State media report multiple confessions of riot, conspiracy
TEHRAN, Iran – More than 100 political activists and protesters went on trial Saturday on charges of rioting and conspiring to topple the ruling regime in the turmoil surrounding Iran’s presidential election, the semiofficial Fars News Agency reported.
The defendants included several prominent politicians – former members of parliament, first-generation revolutionaries and an ex-vice president – who have been locked in a decades-long power struggle with Iran’s hard-line clerics and Revolutionary Guard Corps.
Wearing gray prison uniforms and appearing thin after weeks in jail, some defendants gave lengthy confessions, saying President Mahmoud Ahmadinejad won the disputed June election free of fraud.
Only state media were allowed to attend the closed trial.
Supporters of the accused denied the allegations and said the confessions were given under pressure.
“Those who organized this trial should be tried,” said Emad Afroogh, a former supporter of Ahmadinejad, according to the Fararoo.ir news Web site.
The detailed allegations against the politicians, most of whom support the defeated presidential candidate Mir Hossein Mousavi, are the beginning of an attempt to purge the political system, analysts say. If convicted, the dissidents’ parties could be declared illegal and their backers labeled anti-revolutionaries.
Tehran’s deputy prosecutor, Abdolreza Mohabbati, said the allegations centered on a confession by a “spy for the Central Intelligence Agency who had recently returned to execute the plan for unrest.”
The unnamed spy accused the pro-Mousavi politicians of executing a yearlong plot to bring about a velvet revolution, according to the indictment, which was published in full by Fars news.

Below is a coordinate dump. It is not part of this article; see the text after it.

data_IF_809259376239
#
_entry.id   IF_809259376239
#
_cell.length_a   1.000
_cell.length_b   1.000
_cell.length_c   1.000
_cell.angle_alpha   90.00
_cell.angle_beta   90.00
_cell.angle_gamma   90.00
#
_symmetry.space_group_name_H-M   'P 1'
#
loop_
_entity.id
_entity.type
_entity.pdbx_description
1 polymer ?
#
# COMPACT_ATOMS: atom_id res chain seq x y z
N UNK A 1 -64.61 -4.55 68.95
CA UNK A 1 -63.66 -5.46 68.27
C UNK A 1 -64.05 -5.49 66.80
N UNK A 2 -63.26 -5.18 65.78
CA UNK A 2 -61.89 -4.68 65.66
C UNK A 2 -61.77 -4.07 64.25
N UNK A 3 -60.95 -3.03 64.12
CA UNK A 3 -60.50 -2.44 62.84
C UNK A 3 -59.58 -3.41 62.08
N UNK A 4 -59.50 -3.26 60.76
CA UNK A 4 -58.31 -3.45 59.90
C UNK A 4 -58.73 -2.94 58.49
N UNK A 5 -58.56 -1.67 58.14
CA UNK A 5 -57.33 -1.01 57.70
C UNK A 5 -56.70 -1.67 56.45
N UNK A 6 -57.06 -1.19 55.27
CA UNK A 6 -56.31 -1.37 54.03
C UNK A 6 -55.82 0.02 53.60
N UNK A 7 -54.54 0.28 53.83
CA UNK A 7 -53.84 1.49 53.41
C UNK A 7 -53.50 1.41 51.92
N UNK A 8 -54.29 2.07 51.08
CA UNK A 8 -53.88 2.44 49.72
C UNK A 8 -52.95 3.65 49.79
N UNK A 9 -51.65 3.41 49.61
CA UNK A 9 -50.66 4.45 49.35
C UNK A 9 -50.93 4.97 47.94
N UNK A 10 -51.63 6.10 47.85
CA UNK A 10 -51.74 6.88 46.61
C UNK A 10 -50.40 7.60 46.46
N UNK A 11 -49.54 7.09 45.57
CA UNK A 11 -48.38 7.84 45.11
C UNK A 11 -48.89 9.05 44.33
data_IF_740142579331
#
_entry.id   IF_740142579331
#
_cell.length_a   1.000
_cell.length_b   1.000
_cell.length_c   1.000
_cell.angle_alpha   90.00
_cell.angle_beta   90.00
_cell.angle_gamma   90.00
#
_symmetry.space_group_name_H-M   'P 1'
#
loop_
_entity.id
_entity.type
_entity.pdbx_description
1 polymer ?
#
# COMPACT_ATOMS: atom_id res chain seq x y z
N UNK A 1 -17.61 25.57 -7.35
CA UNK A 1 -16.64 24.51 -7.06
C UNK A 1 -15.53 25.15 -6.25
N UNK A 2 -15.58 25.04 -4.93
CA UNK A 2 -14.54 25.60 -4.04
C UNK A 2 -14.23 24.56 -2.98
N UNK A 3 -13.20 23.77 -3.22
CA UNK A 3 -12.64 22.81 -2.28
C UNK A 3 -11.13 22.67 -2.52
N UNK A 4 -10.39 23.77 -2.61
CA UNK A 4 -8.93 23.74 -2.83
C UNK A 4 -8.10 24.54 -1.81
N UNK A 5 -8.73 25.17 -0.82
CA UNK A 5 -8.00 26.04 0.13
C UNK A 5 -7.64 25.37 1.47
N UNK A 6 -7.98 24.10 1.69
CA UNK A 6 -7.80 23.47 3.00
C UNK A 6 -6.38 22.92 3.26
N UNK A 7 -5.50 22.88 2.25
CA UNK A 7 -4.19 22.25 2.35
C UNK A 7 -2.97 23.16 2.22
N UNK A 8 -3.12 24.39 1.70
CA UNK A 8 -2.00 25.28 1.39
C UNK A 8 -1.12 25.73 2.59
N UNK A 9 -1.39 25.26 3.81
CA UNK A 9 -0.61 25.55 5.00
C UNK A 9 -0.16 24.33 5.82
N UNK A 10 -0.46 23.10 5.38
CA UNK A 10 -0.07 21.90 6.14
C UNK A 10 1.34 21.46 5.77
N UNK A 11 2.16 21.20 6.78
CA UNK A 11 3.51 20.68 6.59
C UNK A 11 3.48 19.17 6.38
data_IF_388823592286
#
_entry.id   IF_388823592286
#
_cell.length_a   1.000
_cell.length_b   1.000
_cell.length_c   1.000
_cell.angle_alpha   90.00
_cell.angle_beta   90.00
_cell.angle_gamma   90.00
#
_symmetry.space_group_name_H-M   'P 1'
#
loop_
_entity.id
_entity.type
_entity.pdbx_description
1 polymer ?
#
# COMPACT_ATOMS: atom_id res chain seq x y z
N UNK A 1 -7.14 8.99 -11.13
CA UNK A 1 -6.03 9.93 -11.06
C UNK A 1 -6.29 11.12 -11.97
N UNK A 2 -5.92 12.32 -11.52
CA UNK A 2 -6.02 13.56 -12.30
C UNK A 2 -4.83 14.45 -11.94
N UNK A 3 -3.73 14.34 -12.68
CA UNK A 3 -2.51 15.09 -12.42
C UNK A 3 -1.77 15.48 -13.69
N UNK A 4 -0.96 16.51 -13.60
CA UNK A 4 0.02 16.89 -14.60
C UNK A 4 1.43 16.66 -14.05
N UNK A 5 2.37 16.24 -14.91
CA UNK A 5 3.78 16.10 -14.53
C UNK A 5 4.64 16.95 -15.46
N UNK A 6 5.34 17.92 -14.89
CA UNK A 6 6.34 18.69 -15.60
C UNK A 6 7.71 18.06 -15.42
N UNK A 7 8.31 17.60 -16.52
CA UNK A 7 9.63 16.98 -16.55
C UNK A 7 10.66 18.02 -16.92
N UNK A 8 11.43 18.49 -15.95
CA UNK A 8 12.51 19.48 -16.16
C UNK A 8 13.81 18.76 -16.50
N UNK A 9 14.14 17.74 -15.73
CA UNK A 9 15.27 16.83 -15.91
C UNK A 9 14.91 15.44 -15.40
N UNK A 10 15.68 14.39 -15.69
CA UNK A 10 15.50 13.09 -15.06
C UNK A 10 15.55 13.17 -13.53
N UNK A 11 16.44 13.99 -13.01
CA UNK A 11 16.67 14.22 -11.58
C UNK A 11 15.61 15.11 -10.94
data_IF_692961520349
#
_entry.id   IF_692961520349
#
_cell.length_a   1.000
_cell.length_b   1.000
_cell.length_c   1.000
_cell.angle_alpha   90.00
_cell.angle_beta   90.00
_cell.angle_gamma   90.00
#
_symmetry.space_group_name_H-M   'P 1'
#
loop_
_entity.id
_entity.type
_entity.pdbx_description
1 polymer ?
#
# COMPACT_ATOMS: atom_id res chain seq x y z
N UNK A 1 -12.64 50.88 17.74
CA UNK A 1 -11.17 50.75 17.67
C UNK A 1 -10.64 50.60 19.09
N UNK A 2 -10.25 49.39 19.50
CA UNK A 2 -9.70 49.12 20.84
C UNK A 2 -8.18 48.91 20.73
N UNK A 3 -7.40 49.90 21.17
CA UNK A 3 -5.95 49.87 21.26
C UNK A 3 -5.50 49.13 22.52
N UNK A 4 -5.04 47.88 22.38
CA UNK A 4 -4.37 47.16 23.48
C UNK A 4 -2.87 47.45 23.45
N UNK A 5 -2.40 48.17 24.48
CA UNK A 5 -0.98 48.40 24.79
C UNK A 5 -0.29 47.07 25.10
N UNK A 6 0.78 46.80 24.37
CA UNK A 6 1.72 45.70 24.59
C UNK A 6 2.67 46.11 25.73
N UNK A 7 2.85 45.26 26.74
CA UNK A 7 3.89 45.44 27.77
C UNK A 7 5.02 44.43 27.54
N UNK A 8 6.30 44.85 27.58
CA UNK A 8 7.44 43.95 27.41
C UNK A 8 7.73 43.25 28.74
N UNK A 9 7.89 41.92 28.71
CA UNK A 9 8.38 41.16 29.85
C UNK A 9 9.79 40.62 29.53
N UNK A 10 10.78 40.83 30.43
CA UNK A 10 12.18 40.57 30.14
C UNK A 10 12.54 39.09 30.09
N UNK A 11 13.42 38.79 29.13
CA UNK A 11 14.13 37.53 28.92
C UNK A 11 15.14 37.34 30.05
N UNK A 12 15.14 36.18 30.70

Mohabbati accused the United States and other countries of masterminding the effort. He alleged that several U.S. organizations, including the Soros Institute, Freedom House and Stanford University, financed and instructed pro-Mousavi politicians in order to bring down the country’s leadership.
To support his case, Mohabbati cited the confessions obtained from the detainees, who have been in jail for weeks without any contact with lawyers. He constructed a narrative in which dozens of incidents, including meetings with British agents, were linked to plans for a velvet revolution.
The defendants on Saturday included two photographers, Majid Saeedi of U.S.-based Getty Images and Satyar Emami of the French photo agency Sipa. They were accused of working without permits during the clashes.
Newsweek correspondent Maziar Bahari, who was arrested on June 21, also appeared in court Saturday. At a press conference later in the day, he expressed regret for his actions.
“On behalf of myself and my press colleagues, I apologize to Iran’s great nation and supreme leader of the Islamic Revolution for doing harm to the country,” he said.